A role model on the sidelines as much as a star on the field

September 14, 2002|By ROB KASPER

ON WEEKENDS like this one, when the pageant of high school football is in full splendor, I have grown accustomed to seeing Johnny Unitas, standing on the sidelines, rooting for his kin.

This does not put me in exclusive company. Rather, if you listen to the tributes being offered around town after Unitas died Wednesday from a fatal heart attack at the age of 69, it sounds as if there are few folks in this community who have not bumped into him at some dusty field where kids were playing football.

It says a lot about what kind of town Baltimore is and what kind of man Unitas was, that on any given fall weekend, you might see the fellow who just may be the greatest quarterback in the history of the game, strolling along the edges of some little-noticed contest cheering on his charges.

He had eight children by two marriages. He was a great sideline dad. Unlike some sideline dads - I am thinking of myself, here - who have the tendency to holler "advice" to the coaches or referees, the Unitas I saw was a model of decorum. He watched and offered encouragement but never seemed to complain about a call or second-guess a strategy.

Just to be sure, I called Brian Abbott, who along with Mitch Tullai, coached two of Unitas' sons, Joey and Chad, when they played football at St. Paul's, the Brooklandville boys' school where my sons have played football and where a Unitas grandson is on the junior varsity squad this fall.

"If any guy could have yelled and screamed and told me what to do, it would have been him," said Abbott, who is now head football coach at Loyola high school. "He didn't. He never pushed. He never gave advice unless asked. I didn't shy away from asking, "Hey, Johnny what do you think?" He would say, `keep throwing the football.'"

Even after his sons were long gone from St. Paul's, Unitas would show up, unannounced, and unassuming on the sidelines, Abbott said. "He loved watching high school football, he looked at it as the purest form of the game," Abbott said.

It is easy to see why. As a father of a high school senior, this fall I am savoring the color, the grunt and grind, the slice of life that is high school football. I watch the milling crowd of teen-agers, some brightly painted, some not. I compare notes with clusters of parents, some proud, some anxious, all of us drawn to drama on the field.

Sometimes the action lags. Balls bounce off helmets and hands, tackles are missed, fumbles happen. Once a few years ago during a game played at John Carroll in Harford County, I saw the band get its team a penalty. Musical harassment, I guess. But other times, there are spectacular catches, solid hits, dramatic runs. High school football is uneven, and so is life.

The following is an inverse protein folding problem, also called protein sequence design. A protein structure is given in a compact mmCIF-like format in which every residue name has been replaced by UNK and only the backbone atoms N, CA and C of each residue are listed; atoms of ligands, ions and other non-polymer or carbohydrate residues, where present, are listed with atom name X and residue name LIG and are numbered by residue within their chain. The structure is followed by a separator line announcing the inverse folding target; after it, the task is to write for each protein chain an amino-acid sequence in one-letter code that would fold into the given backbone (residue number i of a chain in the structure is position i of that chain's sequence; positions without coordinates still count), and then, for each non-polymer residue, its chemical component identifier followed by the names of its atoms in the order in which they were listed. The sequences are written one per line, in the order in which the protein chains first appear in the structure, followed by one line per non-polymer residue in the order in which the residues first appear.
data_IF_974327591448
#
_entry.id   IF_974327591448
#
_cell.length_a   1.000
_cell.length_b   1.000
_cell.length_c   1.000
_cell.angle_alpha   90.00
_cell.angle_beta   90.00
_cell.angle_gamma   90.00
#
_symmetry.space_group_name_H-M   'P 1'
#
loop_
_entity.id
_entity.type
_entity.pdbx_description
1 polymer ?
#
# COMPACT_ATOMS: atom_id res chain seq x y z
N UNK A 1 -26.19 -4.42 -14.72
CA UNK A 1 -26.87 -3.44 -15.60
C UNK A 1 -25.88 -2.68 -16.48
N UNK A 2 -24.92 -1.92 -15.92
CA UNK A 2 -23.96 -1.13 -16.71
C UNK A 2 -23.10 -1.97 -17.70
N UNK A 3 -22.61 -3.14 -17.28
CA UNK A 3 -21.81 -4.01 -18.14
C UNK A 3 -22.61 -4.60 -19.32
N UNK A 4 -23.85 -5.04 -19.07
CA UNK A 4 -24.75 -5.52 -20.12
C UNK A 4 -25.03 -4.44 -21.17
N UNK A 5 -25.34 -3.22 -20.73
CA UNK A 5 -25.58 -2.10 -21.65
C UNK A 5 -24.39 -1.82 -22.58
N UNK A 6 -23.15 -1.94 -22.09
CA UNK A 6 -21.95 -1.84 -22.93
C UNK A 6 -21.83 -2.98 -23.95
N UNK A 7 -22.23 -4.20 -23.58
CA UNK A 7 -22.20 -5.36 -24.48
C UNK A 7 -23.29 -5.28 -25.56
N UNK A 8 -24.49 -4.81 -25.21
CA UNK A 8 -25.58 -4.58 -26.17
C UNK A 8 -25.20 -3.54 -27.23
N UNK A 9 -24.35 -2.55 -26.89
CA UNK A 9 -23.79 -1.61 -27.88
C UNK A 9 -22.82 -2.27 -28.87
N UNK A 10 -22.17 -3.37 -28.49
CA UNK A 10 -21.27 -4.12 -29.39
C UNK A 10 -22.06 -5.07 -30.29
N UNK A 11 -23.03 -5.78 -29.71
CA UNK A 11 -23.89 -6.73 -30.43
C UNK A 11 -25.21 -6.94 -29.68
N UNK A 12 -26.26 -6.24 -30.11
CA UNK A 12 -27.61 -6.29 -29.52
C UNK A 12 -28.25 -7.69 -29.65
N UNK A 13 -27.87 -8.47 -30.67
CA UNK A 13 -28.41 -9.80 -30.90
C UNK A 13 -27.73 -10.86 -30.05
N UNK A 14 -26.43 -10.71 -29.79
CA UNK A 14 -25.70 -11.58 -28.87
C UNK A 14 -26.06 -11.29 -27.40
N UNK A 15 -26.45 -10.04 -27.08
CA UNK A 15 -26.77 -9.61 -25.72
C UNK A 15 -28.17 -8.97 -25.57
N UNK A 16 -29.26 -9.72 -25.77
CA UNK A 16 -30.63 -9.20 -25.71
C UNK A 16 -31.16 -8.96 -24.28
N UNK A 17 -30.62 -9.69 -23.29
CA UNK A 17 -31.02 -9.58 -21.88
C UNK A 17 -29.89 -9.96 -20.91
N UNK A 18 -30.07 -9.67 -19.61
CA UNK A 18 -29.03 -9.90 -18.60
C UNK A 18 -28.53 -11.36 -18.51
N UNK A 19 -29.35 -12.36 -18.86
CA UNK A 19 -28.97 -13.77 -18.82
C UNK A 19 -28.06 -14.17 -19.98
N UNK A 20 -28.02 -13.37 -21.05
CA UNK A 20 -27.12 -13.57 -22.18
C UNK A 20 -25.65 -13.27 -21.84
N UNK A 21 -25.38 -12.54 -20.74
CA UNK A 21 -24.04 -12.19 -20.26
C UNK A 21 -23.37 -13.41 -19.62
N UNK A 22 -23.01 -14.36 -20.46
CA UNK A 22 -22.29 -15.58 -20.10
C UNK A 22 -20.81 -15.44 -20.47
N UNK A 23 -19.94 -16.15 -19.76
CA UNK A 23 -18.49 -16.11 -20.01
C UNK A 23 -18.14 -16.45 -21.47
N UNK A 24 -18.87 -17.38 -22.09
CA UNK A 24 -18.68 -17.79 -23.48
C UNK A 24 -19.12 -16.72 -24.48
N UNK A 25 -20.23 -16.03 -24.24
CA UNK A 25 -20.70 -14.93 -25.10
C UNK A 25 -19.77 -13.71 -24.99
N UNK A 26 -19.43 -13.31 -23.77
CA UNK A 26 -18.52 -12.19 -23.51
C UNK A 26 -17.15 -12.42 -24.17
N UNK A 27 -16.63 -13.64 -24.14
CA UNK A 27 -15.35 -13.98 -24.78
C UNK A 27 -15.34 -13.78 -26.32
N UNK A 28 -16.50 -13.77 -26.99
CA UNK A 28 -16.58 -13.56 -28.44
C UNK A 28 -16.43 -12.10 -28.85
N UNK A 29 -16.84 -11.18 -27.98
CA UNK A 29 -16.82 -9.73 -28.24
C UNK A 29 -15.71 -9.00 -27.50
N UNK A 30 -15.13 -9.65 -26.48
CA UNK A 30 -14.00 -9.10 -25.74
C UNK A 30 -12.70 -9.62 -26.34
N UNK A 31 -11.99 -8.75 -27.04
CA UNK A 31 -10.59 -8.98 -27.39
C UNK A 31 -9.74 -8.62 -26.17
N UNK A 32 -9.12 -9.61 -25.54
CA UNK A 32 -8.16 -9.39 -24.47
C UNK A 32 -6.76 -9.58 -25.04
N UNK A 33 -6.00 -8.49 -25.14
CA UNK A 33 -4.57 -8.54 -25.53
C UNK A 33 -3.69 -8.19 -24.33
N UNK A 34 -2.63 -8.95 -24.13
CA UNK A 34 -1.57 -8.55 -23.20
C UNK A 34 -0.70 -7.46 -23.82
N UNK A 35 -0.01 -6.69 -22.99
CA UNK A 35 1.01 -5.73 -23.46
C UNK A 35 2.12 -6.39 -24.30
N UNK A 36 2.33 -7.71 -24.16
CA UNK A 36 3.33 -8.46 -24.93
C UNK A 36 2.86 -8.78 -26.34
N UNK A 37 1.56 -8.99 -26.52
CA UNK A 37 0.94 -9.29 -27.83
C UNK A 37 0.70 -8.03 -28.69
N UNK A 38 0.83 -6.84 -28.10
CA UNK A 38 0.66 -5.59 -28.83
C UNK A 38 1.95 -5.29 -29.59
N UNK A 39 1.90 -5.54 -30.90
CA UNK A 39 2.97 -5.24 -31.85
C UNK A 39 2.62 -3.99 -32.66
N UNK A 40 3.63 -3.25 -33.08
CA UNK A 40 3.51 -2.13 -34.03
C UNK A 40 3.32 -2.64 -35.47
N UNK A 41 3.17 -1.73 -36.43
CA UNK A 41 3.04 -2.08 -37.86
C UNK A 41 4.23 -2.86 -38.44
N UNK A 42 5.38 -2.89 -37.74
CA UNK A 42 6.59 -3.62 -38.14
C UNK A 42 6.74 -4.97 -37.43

High school football also requires the players to work hard, a notion that appeals to parents. Like a lot of contact sports, it carries the risk of injury, a fact that makes parents apprehensive.

"Nice job!" I heard a mom yell not long ago as she watched her son make a strong tackle. Then, in almost a whisper, she added, "Now just get up, please."

They do get up, most of the time. Then they grow up and charge off to new adventures, leaving us with autumnal memories.

I have one such memory from a game played about four years ago at Archbishop Curley High School in East Baltimore. Unitas was there. One of his sons might have been helping coach the St. Paul's quarterbacks. Or he might just have shown up to see a football game.

It had been cloudy day, but at the end of the game, as players lumbered off the field, a strong sun broke and two things happened. First, sunshine struck the sweat-drenched players and steam began to roll off their uniforms. Secondly, a Curley mom, a mere wisp of a woman, spotted Unitas.

She made a beeline for her son, who was an enormous, mud-splattered lineman, playing his final high school season. This kid, who had been pushing around another behemoth all afternoon, was putty in the hands of his mother. She grabbed him by the belt of his football pants, pulled him toward Unitas, and asked the great quarterback if he would, please, pose for a snapshot with her little boy. Unitas obliged.

It was quite a scene, the muddy kid with steam rolling off his uniform, the smiling legend, and the proud parent clicking the camera.

This weekend similar snapshots are being pulled out of scrapbooks all around Baltimore and, I suspect, similar sideline stories are being retold.

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